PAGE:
April 12, 2012
Last night I attended the screening of National Geographic’s new film “Superfish: Bluefin Tuna.” Wow. As Missy Elliot might say, these fish are “supa dupa fly.”
I have read about bluefin and their plight, discussed their fate with scientists and conservationists, and discouraged and friends, family, and acquaintances from eating them. However, I had not ever really seen them, not in their full power and majesty. For a lover of nature and oceans, I watch very few documentaries on those topics – part of a larger trend (that I aim to reverse in 2012) of watching shockingly few films on any topic – but I am glad I made time to see this one. Check out this trailer and additional footage here.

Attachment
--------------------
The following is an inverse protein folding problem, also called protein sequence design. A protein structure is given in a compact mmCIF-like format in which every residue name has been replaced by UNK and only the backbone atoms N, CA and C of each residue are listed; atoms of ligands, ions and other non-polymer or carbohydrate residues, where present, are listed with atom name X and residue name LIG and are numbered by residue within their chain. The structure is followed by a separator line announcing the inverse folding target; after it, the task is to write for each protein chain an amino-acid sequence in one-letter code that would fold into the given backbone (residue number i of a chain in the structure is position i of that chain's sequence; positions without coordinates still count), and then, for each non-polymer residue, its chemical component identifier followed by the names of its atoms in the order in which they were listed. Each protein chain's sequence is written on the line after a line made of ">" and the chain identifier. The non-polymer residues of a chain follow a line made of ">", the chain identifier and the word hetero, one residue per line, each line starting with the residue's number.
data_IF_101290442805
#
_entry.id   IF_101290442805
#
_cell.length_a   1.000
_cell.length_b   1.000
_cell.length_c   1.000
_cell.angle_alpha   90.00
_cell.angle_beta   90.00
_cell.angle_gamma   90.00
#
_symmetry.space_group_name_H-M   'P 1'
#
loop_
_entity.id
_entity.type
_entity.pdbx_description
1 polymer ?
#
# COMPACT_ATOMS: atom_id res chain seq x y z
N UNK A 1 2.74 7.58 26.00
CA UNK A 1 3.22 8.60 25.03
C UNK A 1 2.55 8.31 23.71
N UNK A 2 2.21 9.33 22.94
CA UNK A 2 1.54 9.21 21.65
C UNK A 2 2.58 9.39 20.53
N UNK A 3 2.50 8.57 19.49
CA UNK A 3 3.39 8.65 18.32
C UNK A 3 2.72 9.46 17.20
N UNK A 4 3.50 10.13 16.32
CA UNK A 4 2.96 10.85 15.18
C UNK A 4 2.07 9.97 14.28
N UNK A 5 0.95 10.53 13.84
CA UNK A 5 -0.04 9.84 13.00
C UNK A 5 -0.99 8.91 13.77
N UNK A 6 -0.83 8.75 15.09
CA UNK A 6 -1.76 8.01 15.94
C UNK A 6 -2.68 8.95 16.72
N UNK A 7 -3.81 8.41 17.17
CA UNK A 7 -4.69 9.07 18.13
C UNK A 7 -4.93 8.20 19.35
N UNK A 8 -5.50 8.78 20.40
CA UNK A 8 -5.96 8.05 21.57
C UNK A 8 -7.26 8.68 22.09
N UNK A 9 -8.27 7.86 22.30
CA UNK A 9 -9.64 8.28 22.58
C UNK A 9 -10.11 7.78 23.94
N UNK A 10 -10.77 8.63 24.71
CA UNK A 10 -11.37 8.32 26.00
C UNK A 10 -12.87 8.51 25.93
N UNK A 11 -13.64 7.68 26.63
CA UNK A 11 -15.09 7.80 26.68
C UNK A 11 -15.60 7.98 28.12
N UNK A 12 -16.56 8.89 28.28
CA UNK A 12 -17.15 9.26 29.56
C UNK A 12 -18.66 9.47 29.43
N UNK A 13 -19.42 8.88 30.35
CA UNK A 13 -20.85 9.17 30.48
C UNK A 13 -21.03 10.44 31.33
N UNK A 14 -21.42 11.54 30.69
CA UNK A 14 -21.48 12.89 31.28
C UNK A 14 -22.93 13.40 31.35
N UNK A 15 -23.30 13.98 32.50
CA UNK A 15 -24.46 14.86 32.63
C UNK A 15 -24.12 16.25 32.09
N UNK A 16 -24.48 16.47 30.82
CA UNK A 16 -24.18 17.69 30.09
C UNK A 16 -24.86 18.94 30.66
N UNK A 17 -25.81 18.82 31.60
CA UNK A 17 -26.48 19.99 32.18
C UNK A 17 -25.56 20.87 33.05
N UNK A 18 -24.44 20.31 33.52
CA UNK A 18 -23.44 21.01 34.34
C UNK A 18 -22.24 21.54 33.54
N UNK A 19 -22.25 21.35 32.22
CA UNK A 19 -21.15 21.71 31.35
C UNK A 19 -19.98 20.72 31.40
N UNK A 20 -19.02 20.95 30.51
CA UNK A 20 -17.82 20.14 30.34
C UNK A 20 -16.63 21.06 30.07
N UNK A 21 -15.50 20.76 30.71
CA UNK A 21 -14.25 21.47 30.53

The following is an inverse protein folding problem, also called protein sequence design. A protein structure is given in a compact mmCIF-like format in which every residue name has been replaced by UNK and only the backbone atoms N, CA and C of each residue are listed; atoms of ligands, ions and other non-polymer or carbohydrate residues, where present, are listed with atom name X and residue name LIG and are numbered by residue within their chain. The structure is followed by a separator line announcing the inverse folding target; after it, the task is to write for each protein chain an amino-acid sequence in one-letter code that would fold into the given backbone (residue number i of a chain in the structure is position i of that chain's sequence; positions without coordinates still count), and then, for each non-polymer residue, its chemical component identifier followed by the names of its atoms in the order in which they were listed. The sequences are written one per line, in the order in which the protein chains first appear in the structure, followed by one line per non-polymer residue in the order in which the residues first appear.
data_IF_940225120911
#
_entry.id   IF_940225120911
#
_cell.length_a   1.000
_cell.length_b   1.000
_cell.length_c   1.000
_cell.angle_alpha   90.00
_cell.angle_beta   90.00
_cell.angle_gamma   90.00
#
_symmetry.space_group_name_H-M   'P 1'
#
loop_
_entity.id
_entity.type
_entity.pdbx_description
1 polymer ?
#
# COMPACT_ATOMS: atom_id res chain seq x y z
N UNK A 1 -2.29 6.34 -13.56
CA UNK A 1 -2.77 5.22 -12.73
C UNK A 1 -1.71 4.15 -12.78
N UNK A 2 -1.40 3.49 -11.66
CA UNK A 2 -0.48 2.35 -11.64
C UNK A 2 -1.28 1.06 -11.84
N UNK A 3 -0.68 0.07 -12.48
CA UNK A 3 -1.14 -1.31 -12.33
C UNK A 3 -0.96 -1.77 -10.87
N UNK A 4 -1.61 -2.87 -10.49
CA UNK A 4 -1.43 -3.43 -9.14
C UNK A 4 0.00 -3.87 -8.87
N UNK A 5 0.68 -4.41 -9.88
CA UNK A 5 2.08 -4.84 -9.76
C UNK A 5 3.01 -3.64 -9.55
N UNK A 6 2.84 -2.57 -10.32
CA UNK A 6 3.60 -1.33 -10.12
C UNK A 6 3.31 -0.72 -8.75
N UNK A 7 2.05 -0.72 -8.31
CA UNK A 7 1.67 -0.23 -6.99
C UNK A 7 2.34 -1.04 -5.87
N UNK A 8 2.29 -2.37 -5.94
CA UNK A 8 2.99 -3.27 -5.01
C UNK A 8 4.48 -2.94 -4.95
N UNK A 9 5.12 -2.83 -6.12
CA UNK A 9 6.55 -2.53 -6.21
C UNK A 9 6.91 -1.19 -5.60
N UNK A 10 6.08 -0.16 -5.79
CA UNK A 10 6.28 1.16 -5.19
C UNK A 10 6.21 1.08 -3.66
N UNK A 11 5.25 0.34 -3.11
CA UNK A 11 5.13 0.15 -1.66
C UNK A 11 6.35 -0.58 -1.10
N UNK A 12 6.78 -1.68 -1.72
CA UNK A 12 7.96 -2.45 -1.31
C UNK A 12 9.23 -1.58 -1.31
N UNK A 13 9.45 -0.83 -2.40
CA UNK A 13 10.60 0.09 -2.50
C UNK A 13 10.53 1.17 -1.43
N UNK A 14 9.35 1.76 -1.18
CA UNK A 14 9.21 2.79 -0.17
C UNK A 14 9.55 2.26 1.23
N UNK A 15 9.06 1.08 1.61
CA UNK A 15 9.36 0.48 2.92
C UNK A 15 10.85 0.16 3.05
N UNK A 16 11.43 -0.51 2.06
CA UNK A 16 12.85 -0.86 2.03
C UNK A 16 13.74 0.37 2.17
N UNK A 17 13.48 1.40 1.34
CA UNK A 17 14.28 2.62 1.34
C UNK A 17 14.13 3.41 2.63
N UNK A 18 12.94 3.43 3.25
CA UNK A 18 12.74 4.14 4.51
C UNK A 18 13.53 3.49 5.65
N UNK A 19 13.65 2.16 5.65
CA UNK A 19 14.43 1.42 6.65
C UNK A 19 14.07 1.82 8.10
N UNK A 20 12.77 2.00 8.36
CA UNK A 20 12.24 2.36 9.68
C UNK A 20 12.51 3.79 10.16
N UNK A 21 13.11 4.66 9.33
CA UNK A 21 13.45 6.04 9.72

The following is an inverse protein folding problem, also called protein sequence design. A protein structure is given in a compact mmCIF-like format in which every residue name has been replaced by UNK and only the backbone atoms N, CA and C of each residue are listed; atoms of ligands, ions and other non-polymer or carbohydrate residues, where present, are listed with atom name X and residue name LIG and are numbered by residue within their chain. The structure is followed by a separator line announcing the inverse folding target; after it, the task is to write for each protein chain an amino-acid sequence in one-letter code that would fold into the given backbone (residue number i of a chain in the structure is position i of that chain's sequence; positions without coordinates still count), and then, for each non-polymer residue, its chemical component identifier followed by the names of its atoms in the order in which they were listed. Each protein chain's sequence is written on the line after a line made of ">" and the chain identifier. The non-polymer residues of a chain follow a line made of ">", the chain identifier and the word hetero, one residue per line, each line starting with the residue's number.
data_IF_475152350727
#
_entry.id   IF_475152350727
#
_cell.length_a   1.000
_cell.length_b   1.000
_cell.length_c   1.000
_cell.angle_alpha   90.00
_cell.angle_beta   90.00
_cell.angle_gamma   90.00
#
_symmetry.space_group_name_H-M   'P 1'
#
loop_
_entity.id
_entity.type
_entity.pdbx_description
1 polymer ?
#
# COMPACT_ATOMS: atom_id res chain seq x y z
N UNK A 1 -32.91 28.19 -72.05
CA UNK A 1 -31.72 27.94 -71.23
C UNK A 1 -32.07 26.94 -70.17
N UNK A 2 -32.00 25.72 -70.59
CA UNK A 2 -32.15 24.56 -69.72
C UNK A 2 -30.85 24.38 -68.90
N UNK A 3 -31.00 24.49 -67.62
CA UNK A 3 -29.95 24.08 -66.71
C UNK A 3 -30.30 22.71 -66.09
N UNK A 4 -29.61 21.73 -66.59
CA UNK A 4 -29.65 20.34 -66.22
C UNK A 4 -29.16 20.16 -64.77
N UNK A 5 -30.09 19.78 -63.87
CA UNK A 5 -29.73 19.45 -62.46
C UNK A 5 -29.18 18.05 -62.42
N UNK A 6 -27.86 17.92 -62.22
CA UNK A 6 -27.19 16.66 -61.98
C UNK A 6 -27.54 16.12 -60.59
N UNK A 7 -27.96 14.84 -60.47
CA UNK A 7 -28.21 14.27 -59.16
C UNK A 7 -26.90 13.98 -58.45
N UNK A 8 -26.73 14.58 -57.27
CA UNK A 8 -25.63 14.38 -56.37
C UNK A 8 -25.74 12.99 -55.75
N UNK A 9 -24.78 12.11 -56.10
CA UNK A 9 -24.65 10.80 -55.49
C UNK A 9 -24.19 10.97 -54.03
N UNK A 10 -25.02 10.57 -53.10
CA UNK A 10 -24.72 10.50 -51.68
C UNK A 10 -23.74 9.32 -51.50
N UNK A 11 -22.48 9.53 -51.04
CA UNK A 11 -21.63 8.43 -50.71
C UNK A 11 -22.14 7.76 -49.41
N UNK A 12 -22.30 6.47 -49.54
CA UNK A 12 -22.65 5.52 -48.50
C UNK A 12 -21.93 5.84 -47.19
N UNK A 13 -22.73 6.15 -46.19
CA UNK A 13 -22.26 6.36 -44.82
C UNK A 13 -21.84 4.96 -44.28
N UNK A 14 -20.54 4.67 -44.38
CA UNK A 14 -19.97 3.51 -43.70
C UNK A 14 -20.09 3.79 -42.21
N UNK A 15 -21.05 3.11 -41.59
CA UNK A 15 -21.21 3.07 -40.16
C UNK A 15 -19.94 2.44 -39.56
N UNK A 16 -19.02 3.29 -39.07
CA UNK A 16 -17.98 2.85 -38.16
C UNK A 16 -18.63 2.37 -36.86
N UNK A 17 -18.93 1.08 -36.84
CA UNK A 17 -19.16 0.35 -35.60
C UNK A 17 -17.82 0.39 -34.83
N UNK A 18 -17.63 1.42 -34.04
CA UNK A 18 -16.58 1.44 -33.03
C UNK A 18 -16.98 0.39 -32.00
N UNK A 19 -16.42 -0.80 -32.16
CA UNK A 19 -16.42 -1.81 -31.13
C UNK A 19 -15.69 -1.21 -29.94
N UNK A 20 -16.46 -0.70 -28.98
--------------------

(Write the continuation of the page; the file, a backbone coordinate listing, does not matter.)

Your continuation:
Bluefin tuna are incredible. They can be over 10 feet long and over 1,500 pounds, swim at up to 50 miles an hour, and are warm blooded unlike most other fish. This column by photographer Brian Skerry describes his experiences being in the water with these creatures.
Amazing fact: “when [a bluefin’s] muscles fire up it can actually cook its own flesh.”
It took years to collect the footage for this film, in large part because overfishing has rendered Atlantic Bluefin rare, elusive. But filmmaker Rick Rosenthal found them, and the footage of these giants zooming past him, while he is bravely alone in the water with only a snorkel and a camera, is stunning. Check out this interview with him by Lee Crockett of Pew Environment Group, and see the film if you can – especially if you enjoy the abstract, dynamic beauty of bait balls as much as I do.
Warning/wish: This could inspire more reverence than appetite.